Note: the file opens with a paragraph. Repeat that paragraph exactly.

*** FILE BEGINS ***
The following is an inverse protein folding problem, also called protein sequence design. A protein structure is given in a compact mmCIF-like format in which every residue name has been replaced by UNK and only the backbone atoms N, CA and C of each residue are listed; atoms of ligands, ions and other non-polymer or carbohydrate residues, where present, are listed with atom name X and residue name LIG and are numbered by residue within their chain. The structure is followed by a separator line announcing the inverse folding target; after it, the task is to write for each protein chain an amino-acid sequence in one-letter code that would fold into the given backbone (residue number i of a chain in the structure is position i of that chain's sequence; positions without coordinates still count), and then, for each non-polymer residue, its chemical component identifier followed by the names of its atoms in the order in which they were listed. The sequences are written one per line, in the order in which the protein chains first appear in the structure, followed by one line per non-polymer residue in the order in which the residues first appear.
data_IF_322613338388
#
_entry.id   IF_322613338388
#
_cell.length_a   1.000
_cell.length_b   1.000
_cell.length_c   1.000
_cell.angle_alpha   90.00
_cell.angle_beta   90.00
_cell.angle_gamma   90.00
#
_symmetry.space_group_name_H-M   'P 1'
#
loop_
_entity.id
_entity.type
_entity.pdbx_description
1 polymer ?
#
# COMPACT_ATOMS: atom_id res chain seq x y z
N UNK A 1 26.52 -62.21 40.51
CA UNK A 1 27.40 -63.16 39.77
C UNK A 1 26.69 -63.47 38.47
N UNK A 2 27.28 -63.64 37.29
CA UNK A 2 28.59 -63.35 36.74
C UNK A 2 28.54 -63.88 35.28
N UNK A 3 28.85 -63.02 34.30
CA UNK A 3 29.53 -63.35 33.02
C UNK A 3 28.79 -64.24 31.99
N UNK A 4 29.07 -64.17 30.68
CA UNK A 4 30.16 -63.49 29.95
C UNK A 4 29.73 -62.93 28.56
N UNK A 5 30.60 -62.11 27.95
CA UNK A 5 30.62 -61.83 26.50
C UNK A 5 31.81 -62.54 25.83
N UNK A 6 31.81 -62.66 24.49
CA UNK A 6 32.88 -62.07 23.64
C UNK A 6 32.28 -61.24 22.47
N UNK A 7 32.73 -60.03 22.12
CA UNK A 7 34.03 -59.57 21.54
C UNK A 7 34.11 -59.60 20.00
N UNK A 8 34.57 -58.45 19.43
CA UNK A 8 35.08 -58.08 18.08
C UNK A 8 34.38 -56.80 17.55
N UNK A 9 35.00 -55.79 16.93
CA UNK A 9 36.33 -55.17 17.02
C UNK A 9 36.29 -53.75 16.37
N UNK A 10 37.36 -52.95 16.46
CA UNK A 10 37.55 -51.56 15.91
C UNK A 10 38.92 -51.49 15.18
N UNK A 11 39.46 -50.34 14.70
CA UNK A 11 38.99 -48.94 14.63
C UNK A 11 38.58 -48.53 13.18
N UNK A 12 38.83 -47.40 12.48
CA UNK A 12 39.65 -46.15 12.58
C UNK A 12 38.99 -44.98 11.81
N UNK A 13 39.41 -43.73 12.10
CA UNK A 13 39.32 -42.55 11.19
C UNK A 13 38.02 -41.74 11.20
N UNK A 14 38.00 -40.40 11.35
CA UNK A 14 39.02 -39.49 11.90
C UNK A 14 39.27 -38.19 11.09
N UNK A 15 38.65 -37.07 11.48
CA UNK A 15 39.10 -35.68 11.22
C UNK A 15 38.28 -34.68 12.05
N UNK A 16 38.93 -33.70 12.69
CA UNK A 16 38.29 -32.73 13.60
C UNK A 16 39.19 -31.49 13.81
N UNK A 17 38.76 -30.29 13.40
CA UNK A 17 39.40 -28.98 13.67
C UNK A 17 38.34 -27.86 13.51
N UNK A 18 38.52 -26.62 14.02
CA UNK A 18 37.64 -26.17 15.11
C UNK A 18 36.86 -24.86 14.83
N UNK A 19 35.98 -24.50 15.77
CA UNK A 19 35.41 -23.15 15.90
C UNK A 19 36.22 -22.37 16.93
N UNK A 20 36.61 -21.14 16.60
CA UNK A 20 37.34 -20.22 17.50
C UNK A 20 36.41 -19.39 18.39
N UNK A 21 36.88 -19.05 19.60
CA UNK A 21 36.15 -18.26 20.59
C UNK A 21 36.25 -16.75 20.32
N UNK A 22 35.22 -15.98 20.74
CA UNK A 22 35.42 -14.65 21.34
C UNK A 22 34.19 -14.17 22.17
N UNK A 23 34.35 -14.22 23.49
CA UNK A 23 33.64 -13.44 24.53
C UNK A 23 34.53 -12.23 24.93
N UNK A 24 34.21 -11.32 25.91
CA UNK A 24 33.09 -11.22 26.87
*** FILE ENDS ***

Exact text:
The following is an inverse protein folding problem, also called protein sequence design. A protein structure is given in a compact mmCIF-like format in which every residue name has been replaced by UNK and only the backbone atoms N, CA and C of each residue are listed; atoms of ligands, ions and other non-polymer or carbohydrate residues, where present, are listed with atom name X and residue name LIG and are numbered by residue within their chain. The structure is followed by a separator line announcing the inverse folding target; after it, the task is to write for each protein chain an amino-acid sequence in one-letter code that would fold into the given backbone (residue number i of a chain in the structure is position i of that chain's sequence; positions without coordinates still count), and then, for each non-polymer residue, its chemical component identifier followed by the names of its atoms in the order in which they were listed. The sequences are written one per line, in the order in which the protein chains first appear in the structure, followed by one line per non-polymer residue in the order in which the residues first appear.